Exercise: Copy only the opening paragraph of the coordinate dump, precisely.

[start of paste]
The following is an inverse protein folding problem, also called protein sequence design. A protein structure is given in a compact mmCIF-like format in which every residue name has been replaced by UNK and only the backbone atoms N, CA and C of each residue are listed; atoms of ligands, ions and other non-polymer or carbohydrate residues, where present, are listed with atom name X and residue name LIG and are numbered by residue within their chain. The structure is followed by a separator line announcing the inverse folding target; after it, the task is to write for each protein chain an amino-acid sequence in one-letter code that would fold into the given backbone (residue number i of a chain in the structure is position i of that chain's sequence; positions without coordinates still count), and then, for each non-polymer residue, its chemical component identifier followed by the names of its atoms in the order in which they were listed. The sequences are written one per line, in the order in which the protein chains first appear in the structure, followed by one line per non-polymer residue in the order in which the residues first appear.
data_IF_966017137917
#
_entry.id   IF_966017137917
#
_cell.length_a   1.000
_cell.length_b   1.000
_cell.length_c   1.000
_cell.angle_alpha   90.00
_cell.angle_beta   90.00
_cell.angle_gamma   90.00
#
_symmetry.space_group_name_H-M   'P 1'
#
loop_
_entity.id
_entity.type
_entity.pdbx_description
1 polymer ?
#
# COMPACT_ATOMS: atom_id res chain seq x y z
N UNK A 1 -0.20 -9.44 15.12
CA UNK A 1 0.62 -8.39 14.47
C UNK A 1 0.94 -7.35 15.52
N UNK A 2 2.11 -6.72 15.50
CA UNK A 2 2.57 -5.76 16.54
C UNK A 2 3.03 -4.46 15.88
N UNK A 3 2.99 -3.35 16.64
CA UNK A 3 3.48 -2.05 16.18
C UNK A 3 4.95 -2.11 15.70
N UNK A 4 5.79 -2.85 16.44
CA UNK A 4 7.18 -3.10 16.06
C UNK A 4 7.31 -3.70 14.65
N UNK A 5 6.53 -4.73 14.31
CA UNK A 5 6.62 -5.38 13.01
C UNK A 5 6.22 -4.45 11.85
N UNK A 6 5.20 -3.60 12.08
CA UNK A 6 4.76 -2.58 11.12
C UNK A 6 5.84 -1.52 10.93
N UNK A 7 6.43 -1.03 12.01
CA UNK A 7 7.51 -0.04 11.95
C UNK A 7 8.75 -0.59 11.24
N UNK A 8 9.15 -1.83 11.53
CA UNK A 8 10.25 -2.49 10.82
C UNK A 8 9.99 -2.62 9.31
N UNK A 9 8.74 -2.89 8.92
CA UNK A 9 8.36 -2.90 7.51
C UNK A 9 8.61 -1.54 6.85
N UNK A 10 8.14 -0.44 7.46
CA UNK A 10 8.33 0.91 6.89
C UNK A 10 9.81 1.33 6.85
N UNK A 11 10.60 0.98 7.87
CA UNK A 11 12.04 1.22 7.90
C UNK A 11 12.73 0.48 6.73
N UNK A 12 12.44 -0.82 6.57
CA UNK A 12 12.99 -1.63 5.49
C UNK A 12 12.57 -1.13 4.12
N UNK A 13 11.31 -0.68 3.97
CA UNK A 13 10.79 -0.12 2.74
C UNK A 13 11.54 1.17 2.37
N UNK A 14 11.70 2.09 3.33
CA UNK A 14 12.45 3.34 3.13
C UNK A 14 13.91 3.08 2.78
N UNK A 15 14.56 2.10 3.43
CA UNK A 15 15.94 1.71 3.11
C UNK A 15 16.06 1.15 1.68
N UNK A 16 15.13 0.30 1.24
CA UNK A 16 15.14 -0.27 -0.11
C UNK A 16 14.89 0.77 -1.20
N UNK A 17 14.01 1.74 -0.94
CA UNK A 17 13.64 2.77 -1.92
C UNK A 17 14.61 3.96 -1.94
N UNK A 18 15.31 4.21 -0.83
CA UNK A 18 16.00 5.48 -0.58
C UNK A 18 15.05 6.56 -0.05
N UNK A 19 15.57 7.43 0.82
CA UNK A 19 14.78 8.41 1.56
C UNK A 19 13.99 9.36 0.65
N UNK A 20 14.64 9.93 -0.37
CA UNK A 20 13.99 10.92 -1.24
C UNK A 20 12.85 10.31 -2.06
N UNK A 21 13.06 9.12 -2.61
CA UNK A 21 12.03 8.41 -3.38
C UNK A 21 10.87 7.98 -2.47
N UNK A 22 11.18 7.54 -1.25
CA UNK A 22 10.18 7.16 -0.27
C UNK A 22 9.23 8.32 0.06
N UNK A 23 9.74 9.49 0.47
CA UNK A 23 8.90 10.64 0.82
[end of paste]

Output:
The following is an inverse protein folding problem, also called protein sequence design. A protein structure is given in a compact mmCIF-like format in which every residue name has been replaced by UNK and only the backbone atoms N, CA and C of each residue are listed; atoms of ligands, ions and other non-polymer or carbohydrate residues, where present, are listed with atom name X and residue name LIG and are numbered by residue within their chain. The structure is followed by a separator line announcing the inverse folding target; after it, the task is to write for each protein chain an amino-acid sequence in one-letter code that would fold into the given backbone (residue number i of a chain in the structure is position i of that chain's sequence; positions without coordinates still count), and then, for each non-polymer residue, its chemical component identifier followed by the names of its atoms in the order in which they were listed. The sequences are written one per line, in the order in which the protein chains first appear in the structure, followed by one line per non-polymer residue in the order in which the residues first appear.